DOW + 129 = 16,956 SPX + 13 = 1973 NAS + 50 = 4458 10 YR YLD + .05 = 2.56% OIL – .13 = 105.24 GOLD – .80 = 1327.10 SILV + .02 = 21.08   Record high closes for the Dow and the S&P.   The record setting bull market run refuses to stumble. The S&P 500 has not seen a correction, a drop of 10%, for 1,002 days, and counting. This marks the fifth longest stretch without a correction since 1928. The average time between corrections is about 18 months; we’ve now gone 33 months without a 10% pullback.   The Institute for Supply Management said its manufacturing index registered 55.3% in June, down slightly from May’s reading of 55.4%. Any number above 50% signals expansion. Separately, the research firm Markit said its final reading of US manufacturing conditions in June totaled 57.3, compared with a preliminary reading of 57.5; still the highest reading since May 2010. So the manufacturing sector has expanded for 13 consecutive months, but it wasn’t a month over month increase, and we have to remember that manufacturing was expanding in the first quarter as the broader economy was contracting by 2.9%. Today’s reports were decent news for manufacturing, but hardly great.   The Commerce Department reports construction spending increased 0.1% in May, following a 0.8% increase in April. Construction activity totaled $958 billion at a seasonally adjusted annual rate in May, up 6.6% from a year ago. Single-family home construction was …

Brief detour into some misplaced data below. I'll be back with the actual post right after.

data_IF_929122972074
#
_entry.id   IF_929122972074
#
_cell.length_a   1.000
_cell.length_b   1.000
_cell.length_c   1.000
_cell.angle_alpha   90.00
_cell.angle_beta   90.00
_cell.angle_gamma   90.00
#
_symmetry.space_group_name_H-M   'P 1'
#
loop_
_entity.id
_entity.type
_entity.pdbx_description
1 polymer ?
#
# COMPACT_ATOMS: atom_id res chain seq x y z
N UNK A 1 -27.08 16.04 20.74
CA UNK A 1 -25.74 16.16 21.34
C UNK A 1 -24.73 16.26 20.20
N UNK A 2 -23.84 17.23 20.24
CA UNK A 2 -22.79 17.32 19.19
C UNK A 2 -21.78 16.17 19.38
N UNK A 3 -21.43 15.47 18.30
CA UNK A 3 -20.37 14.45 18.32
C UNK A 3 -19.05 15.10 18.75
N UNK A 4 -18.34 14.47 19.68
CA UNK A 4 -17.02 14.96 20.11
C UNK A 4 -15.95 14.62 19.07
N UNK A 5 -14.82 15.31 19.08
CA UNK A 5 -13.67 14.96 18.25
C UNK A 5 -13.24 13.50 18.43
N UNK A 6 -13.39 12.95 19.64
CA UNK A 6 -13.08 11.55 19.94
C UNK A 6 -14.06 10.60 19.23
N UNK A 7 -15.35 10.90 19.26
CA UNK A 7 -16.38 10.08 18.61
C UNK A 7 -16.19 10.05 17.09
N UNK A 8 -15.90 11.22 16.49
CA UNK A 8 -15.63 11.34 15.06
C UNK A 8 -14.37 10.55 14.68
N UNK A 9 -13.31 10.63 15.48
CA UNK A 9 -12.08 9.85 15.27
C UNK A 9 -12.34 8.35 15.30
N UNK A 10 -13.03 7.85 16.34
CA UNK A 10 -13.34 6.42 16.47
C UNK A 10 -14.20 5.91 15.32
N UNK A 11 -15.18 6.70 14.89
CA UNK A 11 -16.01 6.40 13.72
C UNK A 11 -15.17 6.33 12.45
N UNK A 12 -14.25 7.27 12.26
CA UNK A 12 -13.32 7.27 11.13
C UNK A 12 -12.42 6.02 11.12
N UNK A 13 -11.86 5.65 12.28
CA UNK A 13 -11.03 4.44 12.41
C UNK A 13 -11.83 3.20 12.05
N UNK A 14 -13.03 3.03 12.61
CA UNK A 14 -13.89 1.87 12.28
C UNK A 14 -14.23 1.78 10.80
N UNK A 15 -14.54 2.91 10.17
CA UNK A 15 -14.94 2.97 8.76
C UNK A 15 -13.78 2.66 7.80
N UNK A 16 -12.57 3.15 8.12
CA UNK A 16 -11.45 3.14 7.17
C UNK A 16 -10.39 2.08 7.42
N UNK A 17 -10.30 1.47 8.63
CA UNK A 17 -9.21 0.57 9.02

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Financial Review

Tuesday, July 01, 2014 – The Good, the Bad, and the Depressing